The many tyre combinations available posed a dilemma for the riders as the overcast sky appeared to clear while the MotoGP class was lining up on the grid. And after the fantastic opening acts of Moto3 and Moto2, the big boys had a lot to live up to – and they did their best all throughout the race.
After missing Warm Up while suffering from food poisoning, a very emotional Andrea Dovizioso achieved the hat-trick for Italy by winning the race in imperious form. While the start might have suggested a Yamaha battle royale, Maverick Viñales had to settle for second place, while Danilo Petrucci won’t mind losing a tiny bit of popularity with the home crowd by pushing Valentino Rossi off the final step of the podium.
Rossi had taken the lead at the start while Jorge Lorenzo appeared to fly the flag for Ducati in the initial stages, the Spaniard battling his former teammate and going into the lead of the race by lap two from seventh on the grid. The intense exchanges got Viñales back into contention, a big wobble dropping Lorenzo behind Dovizioso as the Yamahas were left to fight it off between themselves once again.
By lap six, Dovizioso appeared to be the only Ducati of the three pursuers to be able to challenge the Yamahas, making it past Rossi as Lorenzo slipped further behind Petrucci and Marc Marquez. By then Marquez was already one second down on the lead four and did not appear to recover much ground after that. He was caught by an impressive Alvaro Bautista halfway through the race, blitzing past the world champion on the straight, and even though the two were close until the flag, the order remained unchanged, with Bautista finishing fifth and Marquez sixth.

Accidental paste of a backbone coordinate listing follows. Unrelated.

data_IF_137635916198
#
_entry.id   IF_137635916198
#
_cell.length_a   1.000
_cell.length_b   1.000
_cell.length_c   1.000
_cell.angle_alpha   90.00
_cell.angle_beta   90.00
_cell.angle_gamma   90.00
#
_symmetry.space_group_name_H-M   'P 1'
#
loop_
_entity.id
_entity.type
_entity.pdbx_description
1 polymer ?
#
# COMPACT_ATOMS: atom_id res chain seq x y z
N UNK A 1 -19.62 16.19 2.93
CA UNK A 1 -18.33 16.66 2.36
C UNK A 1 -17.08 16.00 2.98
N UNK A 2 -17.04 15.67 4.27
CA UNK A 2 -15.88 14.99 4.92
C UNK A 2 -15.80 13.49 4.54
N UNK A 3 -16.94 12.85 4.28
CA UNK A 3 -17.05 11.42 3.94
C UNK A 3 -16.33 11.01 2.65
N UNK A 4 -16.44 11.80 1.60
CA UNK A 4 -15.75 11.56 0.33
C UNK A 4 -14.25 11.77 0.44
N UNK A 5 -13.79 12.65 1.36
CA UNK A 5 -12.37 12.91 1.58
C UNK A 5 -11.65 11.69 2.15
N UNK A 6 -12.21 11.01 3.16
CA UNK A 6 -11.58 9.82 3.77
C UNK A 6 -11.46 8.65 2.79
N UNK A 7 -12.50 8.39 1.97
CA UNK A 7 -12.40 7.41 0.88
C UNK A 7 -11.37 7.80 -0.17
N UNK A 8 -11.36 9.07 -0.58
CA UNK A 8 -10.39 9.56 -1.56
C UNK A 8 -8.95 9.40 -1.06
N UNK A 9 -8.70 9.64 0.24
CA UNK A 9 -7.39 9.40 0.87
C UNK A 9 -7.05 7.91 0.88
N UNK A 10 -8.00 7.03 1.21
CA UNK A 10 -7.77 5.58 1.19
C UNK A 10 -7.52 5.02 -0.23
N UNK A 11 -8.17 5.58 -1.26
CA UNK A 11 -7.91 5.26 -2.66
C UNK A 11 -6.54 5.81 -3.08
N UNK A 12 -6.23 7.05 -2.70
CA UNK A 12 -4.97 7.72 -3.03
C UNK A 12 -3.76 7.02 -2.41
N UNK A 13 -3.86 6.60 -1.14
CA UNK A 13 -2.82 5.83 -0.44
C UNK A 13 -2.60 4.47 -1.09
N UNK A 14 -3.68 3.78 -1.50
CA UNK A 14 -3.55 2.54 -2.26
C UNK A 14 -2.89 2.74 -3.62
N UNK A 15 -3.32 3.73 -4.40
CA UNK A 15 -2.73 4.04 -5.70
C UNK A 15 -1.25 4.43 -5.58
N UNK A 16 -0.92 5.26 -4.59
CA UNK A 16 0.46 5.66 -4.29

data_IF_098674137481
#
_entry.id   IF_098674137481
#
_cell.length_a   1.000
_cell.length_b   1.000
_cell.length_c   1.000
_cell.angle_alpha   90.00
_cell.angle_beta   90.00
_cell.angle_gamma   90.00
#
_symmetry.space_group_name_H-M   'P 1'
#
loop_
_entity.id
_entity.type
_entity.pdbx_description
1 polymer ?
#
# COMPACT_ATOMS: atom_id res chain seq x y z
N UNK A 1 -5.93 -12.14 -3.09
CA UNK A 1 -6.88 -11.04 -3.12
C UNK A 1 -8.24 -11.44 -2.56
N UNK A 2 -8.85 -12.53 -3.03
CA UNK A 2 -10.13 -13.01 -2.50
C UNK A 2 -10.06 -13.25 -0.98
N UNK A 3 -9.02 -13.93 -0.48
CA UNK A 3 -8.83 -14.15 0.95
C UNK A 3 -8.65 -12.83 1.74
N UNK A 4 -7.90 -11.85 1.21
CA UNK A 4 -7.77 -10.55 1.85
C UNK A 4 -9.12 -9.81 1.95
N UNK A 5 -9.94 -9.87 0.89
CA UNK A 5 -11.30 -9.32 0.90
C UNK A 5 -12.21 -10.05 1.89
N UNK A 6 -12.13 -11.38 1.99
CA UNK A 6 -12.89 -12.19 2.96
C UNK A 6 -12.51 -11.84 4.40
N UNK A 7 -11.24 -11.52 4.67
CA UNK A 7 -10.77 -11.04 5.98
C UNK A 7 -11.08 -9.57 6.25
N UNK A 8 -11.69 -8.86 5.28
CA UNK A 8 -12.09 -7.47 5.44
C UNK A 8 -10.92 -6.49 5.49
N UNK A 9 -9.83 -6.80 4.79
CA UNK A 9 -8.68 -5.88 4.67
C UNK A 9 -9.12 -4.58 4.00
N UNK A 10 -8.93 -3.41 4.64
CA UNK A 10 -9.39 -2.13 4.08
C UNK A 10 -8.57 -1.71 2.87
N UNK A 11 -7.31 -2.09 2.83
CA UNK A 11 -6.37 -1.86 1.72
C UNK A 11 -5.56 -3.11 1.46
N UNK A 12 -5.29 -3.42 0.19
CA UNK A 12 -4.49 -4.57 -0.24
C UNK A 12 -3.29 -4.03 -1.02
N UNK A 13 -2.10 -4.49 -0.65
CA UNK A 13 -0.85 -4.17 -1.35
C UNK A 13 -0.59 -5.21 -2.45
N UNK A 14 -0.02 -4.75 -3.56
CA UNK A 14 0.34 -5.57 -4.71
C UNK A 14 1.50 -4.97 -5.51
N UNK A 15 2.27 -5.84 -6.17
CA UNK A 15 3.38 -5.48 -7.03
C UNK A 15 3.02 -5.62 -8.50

Things settled a third into the race with Viñales leading Dovizioso but not getting away from him, with Rossi right behind and Petrucci catching up steadily. The metaphorical storm hit on lap thirteen, when Dovizioso finally took his chance at the end of the straight and used every ounce of slipstream and late breaking to lead the race. Petrucci made his move on Rossi one lap later into the same turn one, one extra lap bringing one extra place, the Italian making it past Viñales as well and up into second.
Dovizioso started to check out at the front with five laps to go, Viñales forced to get past Petrucci soon after if he wanted to have a go at the win. It proved to be too little too late, despite throwing all the red sectors he could at it. The Italian replied brilliantly with fastest sectors of his own to take the flag over a second in front of the world championship leader.
Rossi had to settle for fourth place, still an impressive achievement considering his recent motocross adventures. Behind Bautista and Marquez, Johann Zarco finished seventh and did not feature as much as we have gotten used to expect from him. Lorenzo struggled after his brilliant start and fell back to eighth, just in front to teammate Michele Pirro. Another Italian who had a decent day was Andrea Iannone, who pulled off a good recovery job to complete the top ten.
Dani Pedrosa looked like a contender early on but he started going backwards on the hard front tyre, spending most of the race in tenth place before slipping further back in the final laps. Eventually, he tried a hopeful move on Cal Crutchlow on the final lap, sliding out and taking the Brit with him.
Breaking the Spanish domination of Mugello over the past seven years means that Dovizioso is now Viñales’ main challenger in the championship, the Italian twenty-six points down on the leader. Rossi is a further four points back, with both Marquez and Pedrosa stuck with the mission of recovering 37 points on their younger Yamaha rival.
|35||Cal CRUTCHLOW||Honda||1 Lap|
|26||Dani PEDROSA||Honda||1 Lap|
|41||Aleix ESPARGARO||Aprilia||8 Laps|
|44||Pol ESPARGARO||KTM||10 Laps|